BENTON TOWNSHIP — Michigan shoreline communities now have the option of using a water test for contamination that provides results in hours, and not days, but that won’t be available for Berrien County this year, the county board of health learned Wednesday.
Nick Margaritas, director of the Berrien County Health Department’s environmental health division, told board members that the Michigan Department of Environment, Greats Lakes and Energy had sent a letter approving the option of using the rapid test for detecting E. coli, which can cause illness if swallowed.
The test that has been in use provides results the next day, usually within 18 to 24 hours, Margaritas said. Usually by that time, E. coli levels have dropped, making the test results almost irrelevant.
For several years the Berrien County Health Department has participated in developing the faster test by sending samples to research labs, and will continue to do so this year.
There are 14 labs in the state available to test samples using the rapid method, technically referred to as Quantitative Polymerase Chain Reaction. The closest one to Berrien County is in Kalamazoo, but it won’t be conducting rapid tests this year because of staffing issues, Margaritas said.
Having quick results is important because water conditions change rapidly. Margaritas said samples taken this month at Warren Dunes and Weko Beach showed E. coli levels above 300 per 100 millilters of water. At that point the department issues an advisory that the water might not be safe for swimming, and a beach can be temporarily closed.
Samples taken the next day at the beaches showed E. coli levels that had dropped to low double digits, Margaritas reported.
The health department will be monitoring the water quality at the popular beaches of Cherry, Grand, Hagar Township, Jean Klock, Lincoln Township, Lions Park, Michiana village, New Buffalo, Rocky Gap, Silver Beach, Tiscornia, Union Pier, Warren Dunes and Weko.
The health department also will be sending samples from New Buffalo, Silver Beach and Warren Dunes to the U.S. Geological Survey lab for rapid testing.
Margaritas said the testing season is a fun time when staff members can put on their bathing suits and wade into the water. But it isn’t very comfortable at this time of the year, when water temperatures are in the 50s, he added. Bad weather prevented testing during the Memorial Day weekend.
When a water advisory is issued, the health department notifies the municipality where the beach is located, Margaritas explained, and it is up to those officials whether a beach closes. The health department could mandate a closing if the levels are high enough, he said.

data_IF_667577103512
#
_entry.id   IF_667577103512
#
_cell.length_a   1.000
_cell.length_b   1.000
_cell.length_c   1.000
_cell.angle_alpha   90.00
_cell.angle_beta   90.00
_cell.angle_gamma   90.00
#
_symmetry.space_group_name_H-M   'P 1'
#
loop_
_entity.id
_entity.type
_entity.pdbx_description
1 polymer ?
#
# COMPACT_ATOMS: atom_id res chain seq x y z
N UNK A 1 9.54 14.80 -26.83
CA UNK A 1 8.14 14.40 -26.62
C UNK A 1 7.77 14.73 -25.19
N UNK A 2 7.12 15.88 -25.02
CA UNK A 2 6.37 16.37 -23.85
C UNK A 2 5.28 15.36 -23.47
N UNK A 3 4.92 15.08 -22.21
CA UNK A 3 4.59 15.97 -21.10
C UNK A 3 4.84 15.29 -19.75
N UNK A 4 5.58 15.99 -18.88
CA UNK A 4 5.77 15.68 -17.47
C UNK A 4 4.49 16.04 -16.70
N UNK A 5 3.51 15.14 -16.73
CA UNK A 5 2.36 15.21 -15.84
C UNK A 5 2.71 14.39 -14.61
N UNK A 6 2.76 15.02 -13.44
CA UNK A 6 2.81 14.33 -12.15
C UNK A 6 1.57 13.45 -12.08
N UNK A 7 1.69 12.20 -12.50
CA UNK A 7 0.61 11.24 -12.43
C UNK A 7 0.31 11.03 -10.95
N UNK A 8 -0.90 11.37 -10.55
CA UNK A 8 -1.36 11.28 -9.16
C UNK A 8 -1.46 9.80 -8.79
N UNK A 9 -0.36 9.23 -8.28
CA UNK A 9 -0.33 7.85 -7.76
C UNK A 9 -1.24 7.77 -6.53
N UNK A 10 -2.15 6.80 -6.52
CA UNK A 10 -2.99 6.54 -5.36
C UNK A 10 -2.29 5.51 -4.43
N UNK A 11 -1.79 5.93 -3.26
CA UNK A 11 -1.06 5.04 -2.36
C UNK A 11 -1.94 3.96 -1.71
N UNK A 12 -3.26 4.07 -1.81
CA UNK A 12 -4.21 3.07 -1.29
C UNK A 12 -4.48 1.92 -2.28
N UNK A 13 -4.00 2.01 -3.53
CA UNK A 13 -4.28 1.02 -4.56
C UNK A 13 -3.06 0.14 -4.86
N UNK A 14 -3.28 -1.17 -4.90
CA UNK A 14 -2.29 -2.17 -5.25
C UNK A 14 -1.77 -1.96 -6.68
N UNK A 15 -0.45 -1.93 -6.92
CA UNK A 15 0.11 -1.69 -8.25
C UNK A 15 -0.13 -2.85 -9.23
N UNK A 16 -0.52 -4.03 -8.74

Health Officer Nicki Britten said other communities take different actions when E. coli levels are high, such as warning swimmers and recommending that they wash off after leaving the water.
The state office will be posting water conditions on its BeachGuard website using the new testing results.
The water at Berrien County beaches is generally pretty clean. Last year’s testing detected high levels of the bacteria in only five incidences, all early in the season and none after July 2. No Berrien beaches exceeded the water quality standards in 2017.
E. coli bacteria live in the digestive systems of humans and other warm-blooded animals. Sources include illicit waste connections to storm sewers or roadside ditches, septic systems, combined and sanitary sewer overflows, storm runoff, wild domestic animal waste, and agriculture runoff. Most strains of the E. coli bacteria are not dangerous, but they can indicate the presence of other disease-causing bacteria, and swallowing the water can cause illness.
The Department of Environmental Quality points out that it is misconception that if one area of the lake is contaminated, then the whole lake is contaminated. Bacteria contamination originates from conditions present on or near the shore and two beaches on opposite ends of a lake that have different on-shore conditions will not have the same bacteria levels.
On the day last summer that Lions Park Beach had a reading of 400, Silver Beach had a level of 22 and Tiscornia was at 70.
E. coli levels can sometimes rise following storms and heavy run-off from sewers and farms. But that’s not always the case, and it’s hard to pinpoint what causes bacteria levels to go up. That’s why the weekly tests are conducted.
Margaritas and his colleagues also are conducting tests to search for mosquitoes that can carry West Nile and Zika viruses, and the species of tick that can spread Lyme disease.
Contact: jmatuszak@TheHP.com, 932-0360, Twitter: @HPMatuszak